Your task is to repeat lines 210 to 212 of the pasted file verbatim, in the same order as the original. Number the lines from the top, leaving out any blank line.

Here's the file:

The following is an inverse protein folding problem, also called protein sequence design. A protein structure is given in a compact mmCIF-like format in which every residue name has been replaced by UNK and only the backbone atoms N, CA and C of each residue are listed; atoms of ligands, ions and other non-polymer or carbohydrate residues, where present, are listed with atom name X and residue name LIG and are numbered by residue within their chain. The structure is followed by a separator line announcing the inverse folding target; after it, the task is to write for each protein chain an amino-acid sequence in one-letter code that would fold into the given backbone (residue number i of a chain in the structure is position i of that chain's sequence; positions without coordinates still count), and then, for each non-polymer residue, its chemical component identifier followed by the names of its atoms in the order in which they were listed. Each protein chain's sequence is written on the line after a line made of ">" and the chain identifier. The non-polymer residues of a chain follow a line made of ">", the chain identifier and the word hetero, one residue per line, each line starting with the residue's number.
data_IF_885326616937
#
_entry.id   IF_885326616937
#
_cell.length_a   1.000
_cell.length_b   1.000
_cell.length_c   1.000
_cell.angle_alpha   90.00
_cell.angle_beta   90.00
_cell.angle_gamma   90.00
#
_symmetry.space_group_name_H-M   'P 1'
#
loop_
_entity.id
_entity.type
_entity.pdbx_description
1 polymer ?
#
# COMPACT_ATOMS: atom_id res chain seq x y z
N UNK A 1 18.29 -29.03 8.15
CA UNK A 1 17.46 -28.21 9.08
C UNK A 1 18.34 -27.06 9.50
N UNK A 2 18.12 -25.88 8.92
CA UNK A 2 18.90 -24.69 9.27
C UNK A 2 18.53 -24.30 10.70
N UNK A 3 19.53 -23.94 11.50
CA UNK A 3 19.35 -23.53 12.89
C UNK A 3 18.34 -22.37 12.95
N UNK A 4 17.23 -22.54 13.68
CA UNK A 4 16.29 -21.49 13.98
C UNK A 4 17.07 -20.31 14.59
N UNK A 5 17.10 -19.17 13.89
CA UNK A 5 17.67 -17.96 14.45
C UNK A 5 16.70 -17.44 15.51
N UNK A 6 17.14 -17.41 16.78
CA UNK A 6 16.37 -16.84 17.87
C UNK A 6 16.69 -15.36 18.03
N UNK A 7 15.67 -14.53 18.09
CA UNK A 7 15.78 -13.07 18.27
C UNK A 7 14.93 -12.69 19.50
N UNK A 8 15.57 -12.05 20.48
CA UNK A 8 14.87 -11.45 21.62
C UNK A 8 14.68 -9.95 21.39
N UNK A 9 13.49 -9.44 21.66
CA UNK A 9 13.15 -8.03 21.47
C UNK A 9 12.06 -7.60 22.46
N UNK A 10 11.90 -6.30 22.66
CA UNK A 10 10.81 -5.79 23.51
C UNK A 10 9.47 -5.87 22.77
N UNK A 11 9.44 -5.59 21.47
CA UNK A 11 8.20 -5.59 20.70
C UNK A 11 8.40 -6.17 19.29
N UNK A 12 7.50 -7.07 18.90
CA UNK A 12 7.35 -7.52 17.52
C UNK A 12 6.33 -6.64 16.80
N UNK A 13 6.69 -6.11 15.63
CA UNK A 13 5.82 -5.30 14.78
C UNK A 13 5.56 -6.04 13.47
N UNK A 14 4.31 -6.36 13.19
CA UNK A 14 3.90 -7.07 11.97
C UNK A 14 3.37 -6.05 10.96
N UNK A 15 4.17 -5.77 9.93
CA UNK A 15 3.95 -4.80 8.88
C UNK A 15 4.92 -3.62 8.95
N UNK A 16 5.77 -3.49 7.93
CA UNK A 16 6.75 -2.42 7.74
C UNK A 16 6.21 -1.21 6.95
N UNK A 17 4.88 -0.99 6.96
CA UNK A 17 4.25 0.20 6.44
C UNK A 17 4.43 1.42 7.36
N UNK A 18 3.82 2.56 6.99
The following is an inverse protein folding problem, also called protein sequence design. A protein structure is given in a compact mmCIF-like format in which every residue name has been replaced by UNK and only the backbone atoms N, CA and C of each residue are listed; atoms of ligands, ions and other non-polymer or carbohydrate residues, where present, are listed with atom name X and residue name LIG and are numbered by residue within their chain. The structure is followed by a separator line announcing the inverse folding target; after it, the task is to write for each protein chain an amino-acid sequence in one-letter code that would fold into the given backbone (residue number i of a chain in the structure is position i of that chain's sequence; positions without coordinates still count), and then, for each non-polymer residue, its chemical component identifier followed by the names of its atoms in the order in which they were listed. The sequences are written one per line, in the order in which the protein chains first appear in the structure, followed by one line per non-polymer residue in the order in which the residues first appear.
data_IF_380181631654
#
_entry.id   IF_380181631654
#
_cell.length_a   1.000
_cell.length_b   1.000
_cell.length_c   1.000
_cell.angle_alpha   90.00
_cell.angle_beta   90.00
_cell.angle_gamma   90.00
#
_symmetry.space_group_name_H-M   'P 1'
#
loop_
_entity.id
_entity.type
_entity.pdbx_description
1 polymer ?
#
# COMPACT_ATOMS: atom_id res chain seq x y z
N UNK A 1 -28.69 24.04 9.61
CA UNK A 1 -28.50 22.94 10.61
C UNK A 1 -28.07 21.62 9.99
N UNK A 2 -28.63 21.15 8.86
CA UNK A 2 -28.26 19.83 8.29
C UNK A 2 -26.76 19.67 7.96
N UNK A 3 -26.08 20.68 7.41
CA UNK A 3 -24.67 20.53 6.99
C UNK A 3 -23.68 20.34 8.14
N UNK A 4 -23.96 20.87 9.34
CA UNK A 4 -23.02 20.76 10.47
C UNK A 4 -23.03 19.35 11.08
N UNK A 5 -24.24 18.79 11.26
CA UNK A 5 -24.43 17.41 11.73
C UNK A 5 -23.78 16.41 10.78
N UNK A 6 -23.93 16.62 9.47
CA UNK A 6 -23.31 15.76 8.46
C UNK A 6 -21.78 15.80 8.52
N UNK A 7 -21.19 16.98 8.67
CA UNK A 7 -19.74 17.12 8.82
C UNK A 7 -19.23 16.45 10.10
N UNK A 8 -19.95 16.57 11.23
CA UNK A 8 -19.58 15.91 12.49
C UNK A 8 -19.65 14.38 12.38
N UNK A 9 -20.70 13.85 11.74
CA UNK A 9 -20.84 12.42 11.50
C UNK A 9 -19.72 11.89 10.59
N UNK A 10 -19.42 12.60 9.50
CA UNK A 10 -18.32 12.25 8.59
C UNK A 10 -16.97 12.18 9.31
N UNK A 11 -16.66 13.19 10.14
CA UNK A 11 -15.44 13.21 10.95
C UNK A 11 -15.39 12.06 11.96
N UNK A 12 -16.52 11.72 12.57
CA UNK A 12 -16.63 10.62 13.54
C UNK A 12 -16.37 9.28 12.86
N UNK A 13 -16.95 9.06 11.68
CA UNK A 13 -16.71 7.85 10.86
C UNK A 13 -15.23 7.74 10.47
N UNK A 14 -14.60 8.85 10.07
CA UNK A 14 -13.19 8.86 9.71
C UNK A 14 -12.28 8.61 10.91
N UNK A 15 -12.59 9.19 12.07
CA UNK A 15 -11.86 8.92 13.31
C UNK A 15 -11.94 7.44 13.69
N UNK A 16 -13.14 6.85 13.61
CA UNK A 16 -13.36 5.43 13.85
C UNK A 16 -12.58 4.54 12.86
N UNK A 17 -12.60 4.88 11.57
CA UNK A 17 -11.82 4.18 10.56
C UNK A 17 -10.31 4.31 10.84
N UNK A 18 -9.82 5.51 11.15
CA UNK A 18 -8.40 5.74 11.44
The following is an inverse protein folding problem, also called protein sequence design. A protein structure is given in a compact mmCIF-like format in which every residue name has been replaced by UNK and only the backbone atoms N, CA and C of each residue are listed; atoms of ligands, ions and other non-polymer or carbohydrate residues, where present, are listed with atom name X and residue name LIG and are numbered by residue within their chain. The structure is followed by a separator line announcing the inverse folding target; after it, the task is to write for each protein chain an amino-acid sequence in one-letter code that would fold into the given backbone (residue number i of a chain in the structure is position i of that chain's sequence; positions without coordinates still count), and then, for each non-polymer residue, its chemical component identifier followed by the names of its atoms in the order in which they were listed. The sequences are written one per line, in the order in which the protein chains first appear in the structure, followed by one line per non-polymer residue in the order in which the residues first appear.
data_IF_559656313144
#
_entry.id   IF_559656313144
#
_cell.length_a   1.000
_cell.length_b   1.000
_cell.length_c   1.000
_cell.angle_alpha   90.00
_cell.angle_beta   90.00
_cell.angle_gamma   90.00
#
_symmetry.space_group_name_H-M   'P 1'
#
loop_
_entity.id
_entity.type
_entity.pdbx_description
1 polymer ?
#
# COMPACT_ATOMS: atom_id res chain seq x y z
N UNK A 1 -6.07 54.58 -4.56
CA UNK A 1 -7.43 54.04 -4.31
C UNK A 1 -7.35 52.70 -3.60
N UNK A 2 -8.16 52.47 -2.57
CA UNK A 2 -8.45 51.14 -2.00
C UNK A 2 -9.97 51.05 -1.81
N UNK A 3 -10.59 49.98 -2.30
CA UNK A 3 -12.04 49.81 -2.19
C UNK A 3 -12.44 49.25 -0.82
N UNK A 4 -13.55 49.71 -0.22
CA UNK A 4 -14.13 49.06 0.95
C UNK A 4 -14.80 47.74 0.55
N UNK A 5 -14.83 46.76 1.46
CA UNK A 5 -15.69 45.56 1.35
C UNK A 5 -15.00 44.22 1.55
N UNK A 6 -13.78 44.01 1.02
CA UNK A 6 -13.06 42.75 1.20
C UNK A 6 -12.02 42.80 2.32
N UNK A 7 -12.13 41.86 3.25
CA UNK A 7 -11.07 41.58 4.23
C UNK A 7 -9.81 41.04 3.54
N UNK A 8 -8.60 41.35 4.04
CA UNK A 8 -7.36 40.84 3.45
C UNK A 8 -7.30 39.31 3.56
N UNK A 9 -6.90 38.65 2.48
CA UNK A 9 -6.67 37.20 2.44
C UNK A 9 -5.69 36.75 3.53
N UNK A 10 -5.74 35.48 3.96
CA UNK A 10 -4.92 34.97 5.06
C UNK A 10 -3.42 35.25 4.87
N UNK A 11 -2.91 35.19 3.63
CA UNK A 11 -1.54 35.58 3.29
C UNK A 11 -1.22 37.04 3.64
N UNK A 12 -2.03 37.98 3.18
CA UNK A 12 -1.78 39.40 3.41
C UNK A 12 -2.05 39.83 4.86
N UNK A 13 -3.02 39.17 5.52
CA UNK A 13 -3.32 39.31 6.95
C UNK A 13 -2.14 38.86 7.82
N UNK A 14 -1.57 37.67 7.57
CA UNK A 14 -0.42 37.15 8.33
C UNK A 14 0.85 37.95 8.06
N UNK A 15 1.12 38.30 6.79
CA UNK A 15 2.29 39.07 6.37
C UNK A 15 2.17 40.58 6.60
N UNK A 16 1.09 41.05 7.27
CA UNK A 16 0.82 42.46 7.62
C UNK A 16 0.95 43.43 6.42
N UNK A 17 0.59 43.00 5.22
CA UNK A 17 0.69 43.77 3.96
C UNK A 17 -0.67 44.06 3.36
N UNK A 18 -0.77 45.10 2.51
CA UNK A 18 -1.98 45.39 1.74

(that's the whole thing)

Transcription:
C UNK A 14 0.85 37.95 8.06
N UNK A 15 1.12 38.30 6.79
CA UNK A 15 2.29 39.07 6.37